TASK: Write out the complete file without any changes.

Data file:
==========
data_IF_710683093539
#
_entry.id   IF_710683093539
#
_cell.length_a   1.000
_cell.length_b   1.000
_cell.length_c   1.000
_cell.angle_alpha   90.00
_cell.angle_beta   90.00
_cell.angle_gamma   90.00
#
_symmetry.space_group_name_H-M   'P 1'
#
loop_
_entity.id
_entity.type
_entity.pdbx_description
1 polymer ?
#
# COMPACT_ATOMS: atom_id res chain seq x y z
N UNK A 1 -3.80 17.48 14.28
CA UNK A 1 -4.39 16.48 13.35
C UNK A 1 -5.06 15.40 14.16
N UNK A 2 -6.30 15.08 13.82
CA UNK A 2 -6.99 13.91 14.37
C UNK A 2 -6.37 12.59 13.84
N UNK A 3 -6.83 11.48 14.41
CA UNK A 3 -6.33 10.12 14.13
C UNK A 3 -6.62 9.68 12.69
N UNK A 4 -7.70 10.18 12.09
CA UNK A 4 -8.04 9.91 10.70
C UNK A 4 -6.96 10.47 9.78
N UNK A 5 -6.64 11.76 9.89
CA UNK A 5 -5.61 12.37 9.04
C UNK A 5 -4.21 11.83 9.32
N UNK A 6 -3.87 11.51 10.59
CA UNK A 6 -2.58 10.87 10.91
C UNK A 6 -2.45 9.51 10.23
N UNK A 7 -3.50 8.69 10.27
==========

data_IF_710683093539
#
_entry.id   IF_710683093539
#
_cell.length_a   1.000
_cell.length_b   1.000
_cell.length_c   1.000
_cell.angle_alpha   90.00
_cell.angle_beta   90.00
_cell.angle_gamma   90.00
#
_symmetry.space_group_name_H-M   'P 1'
#
loop_
_entity.id
_entity.type
_entity.pdbx_description
1 polymer ?
#
# COMPACT_ATOMS: atom_id res chain seq x y z
N UNK A 1 -3.80 17.48 14.28
CA UNK A 1 -4.39 16.48 13.35
C UNK A 1 -5.06 15.40 14.16
N UNK A 2 -6.30 15.08 13.82
CA UNK A 2 -6.99 13.91 14.37
C UNK A 2 -6.37 12.59 13.84
N UNK A 3 -6.83 11.48 14.41
CA UNK A 3 -6.33 10.12 14.13
C UNK A 3 -6.62 9.68 12.69
N UNK A 4 -7.70 10.18 12.09
CA UNK A 4 -8.04 9.91 10.70
C UNK A 4 -6.96 10.47 9.78
N UNK A 5 -6.64 11.76 9.89
CA UNK A 5 -5.61 12.37 9.04
C UNK A 5 -4.21 11.83 9.32
N UNK A 6 -3.87 11.51 10.59
CA UNK A 6 -2.58 10.87 10.91
C UNK A 6 -2.45 9.51 10.23
N UNK A 7 -3.50 8.69 10.27